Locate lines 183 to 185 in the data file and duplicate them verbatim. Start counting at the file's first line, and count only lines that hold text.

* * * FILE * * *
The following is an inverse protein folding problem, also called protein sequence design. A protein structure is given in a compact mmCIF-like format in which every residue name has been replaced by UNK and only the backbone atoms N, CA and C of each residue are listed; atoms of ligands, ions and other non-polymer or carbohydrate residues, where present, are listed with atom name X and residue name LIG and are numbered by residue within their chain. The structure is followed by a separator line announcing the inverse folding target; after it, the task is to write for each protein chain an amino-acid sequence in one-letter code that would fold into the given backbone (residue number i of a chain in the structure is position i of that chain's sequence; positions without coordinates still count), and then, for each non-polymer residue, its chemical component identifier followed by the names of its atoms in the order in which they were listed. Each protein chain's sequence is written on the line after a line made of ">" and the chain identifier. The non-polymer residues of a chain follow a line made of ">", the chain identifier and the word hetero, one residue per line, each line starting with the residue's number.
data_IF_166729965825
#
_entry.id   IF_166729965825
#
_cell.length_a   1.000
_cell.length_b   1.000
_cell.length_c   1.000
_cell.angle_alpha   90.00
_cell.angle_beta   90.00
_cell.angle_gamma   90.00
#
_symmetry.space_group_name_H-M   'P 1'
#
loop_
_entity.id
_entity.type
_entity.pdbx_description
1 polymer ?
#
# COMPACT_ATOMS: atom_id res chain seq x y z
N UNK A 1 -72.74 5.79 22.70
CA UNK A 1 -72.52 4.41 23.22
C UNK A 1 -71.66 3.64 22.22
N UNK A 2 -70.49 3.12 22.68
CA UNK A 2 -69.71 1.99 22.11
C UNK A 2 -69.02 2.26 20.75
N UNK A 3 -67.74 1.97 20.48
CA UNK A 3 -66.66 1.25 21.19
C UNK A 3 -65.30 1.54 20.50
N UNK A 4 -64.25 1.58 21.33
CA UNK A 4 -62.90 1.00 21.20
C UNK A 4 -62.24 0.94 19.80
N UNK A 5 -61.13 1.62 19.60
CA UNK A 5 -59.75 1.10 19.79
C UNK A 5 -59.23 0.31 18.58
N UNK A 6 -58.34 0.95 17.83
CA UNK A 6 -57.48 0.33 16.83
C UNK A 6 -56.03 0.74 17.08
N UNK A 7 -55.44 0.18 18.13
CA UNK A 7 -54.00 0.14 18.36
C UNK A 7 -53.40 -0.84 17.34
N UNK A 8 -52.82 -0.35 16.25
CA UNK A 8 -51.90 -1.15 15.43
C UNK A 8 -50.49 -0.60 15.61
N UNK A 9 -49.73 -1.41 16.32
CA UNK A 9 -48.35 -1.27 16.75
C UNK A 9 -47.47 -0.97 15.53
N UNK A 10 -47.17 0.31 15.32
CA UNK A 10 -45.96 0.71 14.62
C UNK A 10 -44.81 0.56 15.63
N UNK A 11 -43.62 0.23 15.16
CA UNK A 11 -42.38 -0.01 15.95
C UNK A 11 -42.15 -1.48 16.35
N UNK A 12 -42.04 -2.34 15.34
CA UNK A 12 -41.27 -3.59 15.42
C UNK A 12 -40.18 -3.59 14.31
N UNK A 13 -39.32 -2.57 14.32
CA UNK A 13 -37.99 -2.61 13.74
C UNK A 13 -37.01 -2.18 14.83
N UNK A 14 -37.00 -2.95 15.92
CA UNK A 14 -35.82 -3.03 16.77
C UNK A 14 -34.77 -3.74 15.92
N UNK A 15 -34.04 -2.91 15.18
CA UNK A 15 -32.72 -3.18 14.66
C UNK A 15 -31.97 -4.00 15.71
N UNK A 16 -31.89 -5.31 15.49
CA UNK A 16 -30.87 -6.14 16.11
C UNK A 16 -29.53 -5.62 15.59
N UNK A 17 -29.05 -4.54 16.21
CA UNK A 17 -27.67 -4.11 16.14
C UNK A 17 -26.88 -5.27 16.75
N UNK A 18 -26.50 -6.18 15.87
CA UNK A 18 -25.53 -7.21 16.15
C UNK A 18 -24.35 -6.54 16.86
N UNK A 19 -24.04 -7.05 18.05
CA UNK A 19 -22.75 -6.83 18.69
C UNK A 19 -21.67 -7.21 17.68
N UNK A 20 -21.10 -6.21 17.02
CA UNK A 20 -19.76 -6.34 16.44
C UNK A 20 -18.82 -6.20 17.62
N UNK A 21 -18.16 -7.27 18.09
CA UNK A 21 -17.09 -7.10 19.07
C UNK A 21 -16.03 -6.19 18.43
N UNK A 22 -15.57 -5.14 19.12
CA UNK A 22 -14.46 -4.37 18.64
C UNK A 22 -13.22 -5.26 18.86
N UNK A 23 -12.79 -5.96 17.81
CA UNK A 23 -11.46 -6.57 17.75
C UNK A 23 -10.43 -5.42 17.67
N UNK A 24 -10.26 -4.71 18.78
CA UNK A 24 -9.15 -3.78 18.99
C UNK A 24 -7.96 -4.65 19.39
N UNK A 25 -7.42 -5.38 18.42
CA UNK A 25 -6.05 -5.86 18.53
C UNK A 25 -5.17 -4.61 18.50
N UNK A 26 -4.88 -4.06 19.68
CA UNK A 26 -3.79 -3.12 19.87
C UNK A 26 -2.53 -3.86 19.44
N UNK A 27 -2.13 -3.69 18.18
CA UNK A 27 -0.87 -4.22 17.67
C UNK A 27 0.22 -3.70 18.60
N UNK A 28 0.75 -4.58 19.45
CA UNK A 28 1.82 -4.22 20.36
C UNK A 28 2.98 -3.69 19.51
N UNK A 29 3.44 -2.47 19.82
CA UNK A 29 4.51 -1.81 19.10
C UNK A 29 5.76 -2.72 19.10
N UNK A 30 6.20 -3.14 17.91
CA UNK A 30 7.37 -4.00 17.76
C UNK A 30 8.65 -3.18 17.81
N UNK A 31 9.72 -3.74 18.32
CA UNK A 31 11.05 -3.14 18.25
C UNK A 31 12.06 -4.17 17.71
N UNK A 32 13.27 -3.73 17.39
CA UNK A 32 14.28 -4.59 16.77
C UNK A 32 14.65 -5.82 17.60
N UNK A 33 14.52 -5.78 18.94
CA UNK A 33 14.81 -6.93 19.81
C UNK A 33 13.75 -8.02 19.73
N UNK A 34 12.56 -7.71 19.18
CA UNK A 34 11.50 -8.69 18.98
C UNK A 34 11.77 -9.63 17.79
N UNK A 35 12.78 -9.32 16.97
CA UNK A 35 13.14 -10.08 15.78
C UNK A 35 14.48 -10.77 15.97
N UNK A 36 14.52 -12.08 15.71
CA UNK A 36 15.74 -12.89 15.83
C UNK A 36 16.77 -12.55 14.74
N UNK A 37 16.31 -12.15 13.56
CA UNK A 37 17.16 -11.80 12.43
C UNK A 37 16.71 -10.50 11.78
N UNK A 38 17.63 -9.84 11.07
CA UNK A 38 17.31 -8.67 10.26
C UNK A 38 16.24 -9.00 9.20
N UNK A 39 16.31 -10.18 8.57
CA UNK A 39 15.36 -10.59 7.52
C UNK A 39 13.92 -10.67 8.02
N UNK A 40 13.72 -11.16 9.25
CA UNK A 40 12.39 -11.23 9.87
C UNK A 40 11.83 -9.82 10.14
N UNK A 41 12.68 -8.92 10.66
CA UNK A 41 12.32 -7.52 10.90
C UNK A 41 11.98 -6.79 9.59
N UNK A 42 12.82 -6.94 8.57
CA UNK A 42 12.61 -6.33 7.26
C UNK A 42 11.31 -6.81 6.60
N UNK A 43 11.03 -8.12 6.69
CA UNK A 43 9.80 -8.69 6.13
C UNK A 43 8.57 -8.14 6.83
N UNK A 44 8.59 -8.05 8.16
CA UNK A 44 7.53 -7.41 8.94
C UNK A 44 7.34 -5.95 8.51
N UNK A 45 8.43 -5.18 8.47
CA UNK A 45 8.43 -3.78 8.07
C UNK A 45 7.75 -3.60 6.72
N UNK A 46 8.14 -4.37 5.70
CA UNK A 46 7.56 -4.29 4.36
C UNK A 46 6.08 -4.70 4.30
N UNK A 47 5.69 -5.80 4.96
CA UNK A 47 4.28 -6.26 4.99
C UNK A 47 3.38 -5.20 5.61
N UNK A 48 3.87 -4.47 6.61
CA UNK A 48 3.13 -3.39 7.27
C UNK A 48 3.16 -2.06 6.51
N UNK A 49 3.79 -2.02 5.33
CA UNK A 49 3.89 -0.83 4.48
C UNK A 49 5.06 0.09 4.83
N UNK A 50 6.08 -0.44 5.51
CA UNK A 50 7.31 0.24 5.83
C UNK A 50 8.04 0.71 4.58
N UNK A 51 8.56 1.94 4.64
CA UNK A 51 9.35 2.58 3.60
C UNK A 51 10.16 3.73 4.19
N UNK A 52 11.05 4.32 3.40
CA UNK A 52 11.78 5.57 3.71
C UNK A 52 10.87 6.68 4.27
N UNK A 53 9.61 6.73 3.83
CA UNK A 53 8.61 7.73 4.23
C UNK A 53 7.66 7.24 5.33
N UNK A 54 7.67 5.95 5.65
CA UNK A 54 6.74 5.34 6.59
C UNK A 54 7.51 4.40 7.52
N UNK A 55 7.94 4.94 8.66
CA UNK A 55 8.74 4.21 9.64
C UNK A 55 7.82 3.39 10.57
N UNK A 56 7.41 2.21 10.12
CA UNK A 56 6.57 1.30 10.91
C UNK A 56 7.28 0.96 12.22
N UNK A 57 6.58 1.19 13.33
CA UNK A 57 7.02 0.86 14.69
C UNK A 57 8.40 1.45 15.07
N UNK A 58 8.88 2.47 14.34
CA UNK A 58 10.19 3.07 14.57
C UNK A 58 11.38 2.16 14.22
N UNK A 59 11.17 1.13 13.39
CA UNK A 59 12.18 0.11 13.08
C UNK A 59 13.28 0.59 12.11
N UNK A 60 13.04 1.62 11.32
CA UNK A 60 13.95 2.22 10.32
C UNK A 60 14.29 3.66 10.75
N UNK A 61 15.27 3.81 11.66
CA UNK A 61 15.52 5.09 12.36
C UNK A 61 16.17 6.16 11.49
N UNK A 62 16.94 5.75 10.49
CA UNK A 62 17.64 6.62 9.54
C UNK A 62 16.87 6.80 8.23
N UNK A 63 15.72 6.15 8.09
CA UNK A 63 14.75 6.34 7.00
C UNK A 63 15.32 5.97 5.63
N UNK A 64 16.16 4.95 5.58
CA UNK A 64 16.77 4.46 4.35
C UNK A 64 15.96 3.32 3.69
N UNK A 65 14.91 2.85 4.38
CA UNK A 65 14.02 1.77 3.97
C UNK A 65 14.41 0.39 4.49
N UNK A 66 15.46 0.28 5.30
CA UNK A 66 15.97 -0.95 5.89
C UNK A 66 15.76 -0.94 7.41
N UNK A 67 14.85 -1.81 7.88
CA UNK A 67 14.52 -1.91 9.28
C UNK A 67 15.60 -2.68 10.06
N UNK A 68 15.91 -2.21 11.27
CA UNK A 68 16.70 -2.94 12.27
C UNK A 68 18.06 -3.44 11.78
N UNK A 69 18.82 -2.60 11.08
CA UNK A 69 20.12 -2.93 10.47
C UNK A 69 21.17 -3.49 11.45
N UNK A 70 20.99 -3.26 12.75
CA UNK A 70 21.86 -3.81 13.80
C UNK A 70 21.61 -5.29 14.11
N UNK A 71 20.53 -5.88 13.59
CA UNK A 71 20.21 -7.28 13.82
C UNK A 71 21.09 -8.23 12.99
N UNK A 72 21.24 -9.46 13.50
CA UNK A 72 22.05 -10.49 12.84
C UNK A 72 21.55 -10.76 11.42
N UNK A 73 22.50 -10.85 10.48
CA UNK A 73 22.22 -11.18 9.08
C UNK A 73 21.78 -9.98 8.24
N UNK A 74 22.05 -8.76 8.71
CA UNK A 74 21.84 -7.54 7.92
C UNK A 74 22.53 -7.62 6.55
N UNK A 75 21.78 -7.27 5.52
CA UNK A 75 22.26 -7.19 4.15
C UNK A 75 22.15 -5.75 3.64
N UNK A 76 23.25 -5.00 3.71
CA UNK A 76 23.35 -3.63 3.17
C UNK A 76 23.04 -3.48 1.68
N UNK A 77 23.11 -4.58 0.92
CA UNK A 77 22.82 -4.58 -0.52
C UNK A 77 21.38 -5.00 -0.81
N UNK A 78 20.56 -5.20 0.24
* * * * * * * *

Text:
C UNK A 54 7.51 4.40 7.52
N UNK A 55 7.94 4.94 8.66
CA UNK A 55 8.74 4.21 9.64